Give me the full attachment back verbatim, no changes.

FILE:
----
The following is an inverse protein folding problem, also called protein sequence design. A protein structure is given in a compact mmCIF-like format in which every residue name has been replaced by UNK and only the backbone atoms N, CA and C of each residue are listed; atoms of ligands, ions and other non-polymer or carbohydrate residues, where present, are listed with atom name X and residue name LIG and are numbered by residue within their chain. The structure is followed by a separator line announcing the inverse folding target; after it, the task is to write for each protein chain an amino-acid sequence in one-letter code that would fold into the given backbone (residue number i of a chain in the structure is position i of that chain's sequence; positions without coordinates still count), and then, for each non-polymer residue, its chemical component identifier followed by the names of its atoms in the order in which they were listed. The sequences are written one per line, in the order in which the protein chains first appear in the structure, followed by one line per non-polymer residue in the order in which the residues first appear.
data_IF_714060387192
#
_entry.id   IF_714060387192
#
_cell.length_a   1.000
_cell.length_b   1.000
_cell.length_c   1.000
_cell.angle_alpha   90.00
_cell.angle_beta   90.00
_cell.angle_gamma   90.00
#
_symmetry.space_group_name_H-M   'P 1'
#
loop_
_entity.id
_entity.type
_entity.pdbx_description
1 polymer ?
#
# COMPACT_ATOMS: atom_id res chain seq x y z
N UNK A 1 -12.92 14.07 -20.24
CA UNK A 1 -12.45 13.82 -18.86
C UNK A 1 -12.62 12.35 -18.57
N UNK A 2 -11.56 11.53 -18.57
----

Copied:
The following is an inverse protein folding problem, also called protein sequence design. A protein structure is given in a compact mmCIF-like format in which every residue name has been replaced by UNK and only the backbone atoms N, CA and C of each residue are listed; atoms of ligands, ions and other non-polymer or carbohydrate residues, where present, are listed with atom name X and residue name LIG and are numbered by residue within their chain. The structure is followed by a separator line announcing the inverse folding target; after it, the task is to write for each protein chain an amino-acid sequence in one-letter code that would fold into the given backbone (residue number i of a chain in the structure is position i of that chain's sequence; positions without coordinates still count), and then, for each non-polymer residue, its chemical component identifier followed by the names of its atoms in the order in which they were listed. The sequences are written one per line, in the order in which the protein chains first appear in the structure, followed by one line per non-polymer residue in the order in which the residues first appear.
data_IF_714060387192
#
_entry.id   IF_714060387192
#
_cell.length_a   1.000
_cell.length_b   1.000
_cell.length_c   1.000
_cell.angle_alpha   90.00
_cell.angle_beta   90.00
_cell.angle_gamma   90.00
#
_symmetry.space_group_name_H-M   'P 1'
#
loop_
_entity.id
_entity.type
_entity.pdbx_description
1 polymer ?
#
# COMPACT_ATOMS: atom_id res chain seq x y z
N UNK A 1 -12.92 14.07 -20.24
CA UNK A 1 -12.45 13.82 -18.86
C UNK A 1 -12.62 12.35 -18.57
N UNK A 2 -11.56 11.53 -18.57